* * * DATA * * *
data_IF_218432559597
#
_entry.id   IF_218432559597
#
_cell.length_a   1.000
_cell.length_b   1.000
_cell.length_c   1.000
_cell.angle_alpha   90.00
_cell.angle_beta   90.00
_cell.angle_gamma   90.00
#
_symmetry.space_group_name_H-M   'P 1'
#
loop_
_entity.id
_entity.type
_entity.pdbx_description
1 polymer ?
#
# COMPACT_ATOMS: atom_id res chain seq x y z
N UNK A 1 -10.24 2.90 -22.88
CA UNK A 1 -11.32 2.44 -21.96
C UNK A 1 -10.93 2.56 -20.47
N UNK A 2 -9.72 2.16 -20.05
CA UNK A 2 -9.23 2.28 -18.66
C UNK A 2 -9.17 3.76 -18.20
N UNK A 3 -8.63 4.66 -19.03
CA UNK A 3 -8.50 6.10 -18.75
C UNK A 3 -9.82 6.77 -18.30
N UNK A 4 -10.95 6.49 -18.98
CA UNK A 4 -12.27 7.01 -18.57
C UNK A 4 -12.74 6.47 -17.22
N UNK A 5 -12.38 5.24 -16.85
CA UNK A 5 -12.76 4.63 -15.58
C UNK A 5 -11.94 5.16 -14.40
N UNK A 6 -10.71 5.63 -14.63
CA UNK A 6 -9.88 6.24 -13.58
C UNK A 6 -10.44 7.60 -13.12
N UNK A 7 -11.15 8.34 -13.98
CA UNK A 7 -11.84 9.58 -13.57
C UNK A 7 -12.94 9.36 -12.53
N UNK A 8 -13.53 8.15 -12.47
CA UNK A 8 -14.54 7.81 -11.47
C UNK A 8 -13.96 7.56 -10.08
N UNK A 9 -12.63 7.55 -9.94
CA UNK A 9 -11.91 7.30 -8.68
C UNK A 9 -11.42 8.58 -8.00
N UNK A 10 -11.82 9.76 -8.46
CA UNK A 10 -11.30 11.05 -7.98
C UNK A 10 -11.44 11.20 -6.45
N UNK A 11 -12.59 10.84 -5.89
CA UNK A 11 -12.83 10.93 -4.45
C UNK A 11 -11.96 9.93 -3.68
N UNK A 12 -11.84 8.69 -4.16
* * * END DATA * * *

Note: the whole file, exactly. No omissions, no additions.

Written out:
data_IF_218432559597
#
_entry.id   IF_218432559597
#
_cell.length_a   1.000
_cell.length_b   1.000
_cell.length_c   1.000
_cell.angle_alpha   90.00
_cell.angle_beta   90.00
_cell.angle_gamma   90.00
#
_symmetry.space_group_name_H-M   'P 1'
#
loop_
_entity.id
_entity.type
_entity.pdbx_description
1 polymer ?
#
# COMPACT_ATOMS: atom_id res chain seq x y z
N UNK A 1 -10.24 2.90 -22.88
CA UNK A 1 -11.32 2.44 -21.96
C UNK A 1 -10.93 2.56 -20.47
N UNK A 2 -9.72 2.16 -20.05
CA UNK A 2 -9.23 2.28 -18.66
C UNK A 2 -9.17 3.76 -18.20
N UNK A 3 -8.63 4.66 -19.03
CA UNK A 3 -8.50 6.10 -18.75
C UNK A 3 -9.82 6.77 -18.30
N UNK A 4 -10.95 6.49 -18.98
CA UNK A 4 -12.27 7.01 -18.57
C UNK A 4 -12.74 6.47 -17.22
N UNK A 5 -12.38 5.24 -16.85
CA UNK A 5 -12.76 4.63 -15.58
C UNK A 5 -11.94 5.16 -14.40
N UNK A 6 -10.71 5.63 -14.63
CA UNK A 6 -9.88 6.24 -13.58
C UNK A 6 -10.44 7.60 -13.12
N UNK A 7 -11.15 8.34 -13.98
CA UNK A 7 -11.84 9.58 -13.57
C UNK A 7 -12.94 9.36 -12.53
N UNK A 8 -13.53 8.15 -12.47
CA UNK A 8 -14.54 7.81 -11.47
C UNK A 8 -13.96 7.56 -10.08
N UNK A 9 -12.63 7.55 -9.94
CA UNK A 9 -11.91 7.30 -8.68
C UNK A 9 -11.42 8.58 -8.00
N UNK A 10 -11.82 9.76 -8.46
CA UNK A 10 -11.30 11.05 -7.98
C UNK A 10 -11.44 11.20 -6.45
N UNK A 11 -12.59 10.84 -5.89
CA UNK A 11 -12.83 10.93 -4.45
C UNK A 11 -11.96 9.93 -3.68
N UNK A 12 -11.84 8.69 -4.16